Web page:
Calif. Budget Cuts Leave Attys To Grapple With Justice Delayed

Law360, San Diego (February 13, 2013, 11:15 PM ET) -- In the wake of severe budget cuts to the California trial court system, lawyers are seeing long delays in getting their clients’ motions heard and cases tried, and they worry more reductions could further erode access to justice, echoing concerns expressed by judges and court users at a state Assembly panel Tuesday.

Judges and groups, such as the Consumer Attorneys of California and the California Defense Counsel, told the California Assembly Judiciary Committee that the state courts are in dire need of more general funding. The groups say the courts lack the resources to keep pace with the filing of civil cases covering issues like family law matters, tenant disagreements and even corporate disputes.

Gov. Jerry Brown’s January budget proposes transferring $200 million from trial court reserves to support court operations, which will delay some courthouse construction projects by up to a year. The move comes after the governor slashed the California judicial branch’s funding by $544 million as part of the state budget last year.

In the last five years, about $1.2 billion has been taken away from the state judiciary, leading to the closure of 46 courthouses and 164 courtrooms across the state as well as layoffs of nearly 2,000 court employees, according to the Consumer Attorneys of California.

Attorneys told Law360 on Wednesday that they are already seeing the effects of the budget cuts ripple out and fear additional reductions would only exacerbate case delays and prompt more parties to forgo their day in court to file in other forums.

“There is no question justice is delayed, and the amount of attention paid to each case has been compromised,” said Robyn Crowther, a general civil litigator at Caldwell Leslie & Proctor PC in Los Angeles. “It’s really become a system that is much more dependent on the lawyers to move things forward.”

Michael Amir, a Doll Amir & Eley LLP litigator in Los Angeles, said that in at least three different suits, he has shown up on the day of trial only to find out his client’s trial date has been pushed back by months.

“The biggest concern is the delay in trials,” he said. “Getting ready for trial is tremendously disruptive for a business and can cost hundreds of thousands of dollars. Businesses expect to start on time, but when they are told to come back sometimes six to eight months later, by that point, they have to start all over again, which is extremely wasteful for not just my clients, but for the plaintiffs and the courts.”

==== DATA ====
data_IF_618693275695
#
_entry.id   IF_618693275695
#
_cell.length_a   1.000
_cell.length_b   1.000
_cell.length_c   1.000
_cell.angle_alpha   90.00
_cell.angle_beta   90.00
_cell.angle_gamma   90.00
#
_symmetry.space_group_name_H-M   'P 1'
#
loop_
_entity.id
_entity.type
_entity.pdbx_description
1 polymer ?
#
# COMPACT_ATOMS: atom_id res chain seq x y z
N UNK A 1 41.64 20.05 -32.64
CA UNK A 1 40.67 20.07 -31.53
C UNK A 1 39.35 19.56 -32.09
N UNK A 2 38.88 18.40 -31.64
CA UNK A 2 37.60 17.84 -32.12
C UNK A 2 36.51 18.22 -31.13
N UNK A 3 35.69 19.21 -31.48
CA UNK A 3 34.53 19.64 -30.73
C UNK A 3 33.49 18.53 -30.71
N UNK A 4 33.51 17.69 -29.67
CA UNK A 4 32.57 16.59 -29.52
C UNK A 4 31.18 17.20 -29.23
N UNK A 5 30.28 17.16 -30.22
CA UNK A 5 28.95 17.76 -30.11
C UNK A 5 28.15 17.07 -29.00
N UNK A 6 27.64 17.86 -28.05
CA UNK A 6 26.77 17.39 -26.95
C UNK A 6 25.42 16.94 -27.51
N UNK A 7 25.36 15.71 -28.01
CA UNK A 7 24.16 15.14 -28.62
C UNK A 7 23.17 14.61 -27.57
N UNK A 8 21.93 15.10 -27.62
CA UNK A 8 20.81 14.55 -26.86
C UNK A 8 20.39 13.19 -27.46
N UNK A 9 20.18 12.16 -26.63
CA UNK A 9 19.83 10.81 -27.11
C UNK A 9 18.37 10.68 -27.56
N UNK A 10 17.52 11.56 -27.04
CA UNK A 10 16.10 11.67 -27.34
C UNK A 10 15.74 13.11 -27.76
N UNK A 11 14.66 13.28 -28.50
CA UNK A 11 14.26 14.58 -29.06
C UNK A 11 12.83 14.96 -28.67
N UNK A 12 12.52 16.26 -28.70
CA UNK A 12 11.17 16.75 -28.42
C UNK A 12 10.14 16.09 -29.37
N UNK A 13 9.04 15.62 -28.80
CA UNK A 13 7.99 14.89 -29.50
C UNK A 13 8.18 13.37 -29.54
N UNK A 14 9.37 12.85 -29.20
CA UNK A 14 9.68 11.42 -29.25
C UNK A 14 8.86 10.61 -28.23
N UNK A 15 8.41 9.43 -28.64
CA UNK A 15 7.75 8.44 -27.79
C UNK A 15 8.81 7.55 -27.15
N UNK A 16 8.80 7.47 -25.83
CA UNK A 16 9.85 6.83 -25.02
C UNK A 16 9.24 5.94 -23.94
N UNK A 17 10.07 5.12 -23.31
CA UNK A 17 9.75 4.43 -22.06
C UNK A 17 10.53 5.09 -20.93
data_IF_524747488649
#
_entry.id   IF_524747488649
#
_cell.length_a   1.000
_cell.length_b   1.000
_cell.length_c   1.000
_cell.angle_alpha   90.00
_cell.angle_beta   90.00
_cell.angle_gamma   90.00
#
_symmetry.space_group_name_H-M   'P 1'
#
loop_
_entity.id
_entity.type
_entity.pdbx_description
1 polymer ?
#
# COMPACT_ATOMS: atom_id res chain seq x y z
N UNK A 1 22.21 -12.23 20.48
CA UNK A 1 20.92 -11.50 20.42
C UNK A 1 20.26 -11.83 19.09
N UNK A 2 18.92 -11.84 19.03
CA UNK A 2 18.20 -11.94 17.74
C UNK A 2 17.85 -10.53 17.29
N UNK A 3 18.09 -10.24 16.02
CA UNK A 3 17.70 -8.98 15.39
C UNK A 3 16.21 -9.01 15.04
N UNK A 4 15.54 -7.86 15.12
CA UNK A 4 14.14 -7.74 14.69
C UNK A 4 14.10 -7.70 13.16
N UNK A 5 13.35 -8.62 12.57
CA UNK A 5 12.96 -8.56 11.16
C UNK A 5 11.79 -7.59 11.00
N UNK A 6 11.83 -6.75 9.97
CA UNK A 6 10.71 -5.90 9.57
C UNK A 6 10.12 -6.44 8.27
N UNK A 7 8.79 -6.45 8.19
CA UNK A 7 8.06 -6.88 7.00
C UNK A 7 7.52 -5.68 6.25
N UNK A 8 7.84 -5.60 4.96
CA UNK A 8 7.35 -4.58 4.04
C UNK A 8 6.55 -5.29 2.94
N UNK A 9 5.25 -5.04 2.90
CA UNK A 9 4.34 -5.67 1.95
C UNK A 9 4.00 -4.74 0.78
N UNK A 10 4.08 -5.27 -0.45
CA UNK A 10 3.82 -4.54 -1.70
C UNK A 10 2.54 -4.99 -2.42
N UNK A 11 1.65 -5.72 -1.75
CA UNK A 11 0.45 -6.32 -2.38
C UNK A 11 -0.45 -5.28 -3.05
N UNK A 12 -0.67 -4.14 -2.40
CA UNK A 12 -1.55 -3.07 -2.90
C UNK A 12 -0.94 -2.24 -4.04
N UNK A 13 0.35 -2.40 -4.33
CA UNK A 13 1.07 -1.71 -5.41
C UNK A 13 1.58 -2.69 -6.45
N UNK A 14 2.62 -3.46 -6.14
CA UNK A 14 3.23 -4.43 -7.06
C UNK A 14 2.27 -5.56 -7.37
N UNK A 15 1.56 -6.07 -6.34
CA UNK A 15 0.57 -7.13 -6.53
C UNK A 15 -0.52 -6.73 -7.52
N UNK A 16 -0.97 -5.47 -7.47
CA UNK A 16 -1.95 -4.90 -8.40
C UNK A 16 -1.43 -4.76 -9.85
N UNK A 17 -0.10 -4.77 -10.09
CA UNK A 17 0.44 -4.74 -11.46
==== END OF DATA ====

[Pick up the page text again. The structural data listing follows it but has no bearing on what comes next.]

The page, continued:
With fewer judges and support staff, California courts also are taking several months longer to hear important motions, such as bids for summary judgment, demurrer and discovery, according to attorneys.

“It’s harder and harder to get hearing dates for motions because judges’ dockets are so full,” Amir said. “Previously, you could select a date one month or a month and a half out, but now you literally have to schedule five or six months in advance, or nothing is available.”

Filing a demurrer, which can sometimes dispose of a case early one, can be an efficient tool for defendants, but parties in San Diego may have to wait up to six months before their motions are heard, according to Mary Dollarhide, chair of Paul Hastings LLP's employment law practice. Some judges have urged lawyers to stop filing demurrers entirely because they clog up the system, she said.

“Defendants may answer a complaint and file a summary judgment motion instead, since some judges are dead set against demurrers,” she said. “Depending on the judges and their proclivity to certain pleadings, defendants will change and have changed their strategy in some instances.”

Attorneys also have noticed that some state judges have less tolerance for discovery disputes and are ordering parties to take them to appointed referees.

“Some discovery disputes are material to the trajectory of the case, but the judge is never going to be privy to what’s turned over or what’s turned over by objection,” Dollarhide said. “We’re not getting the full attention of the court.”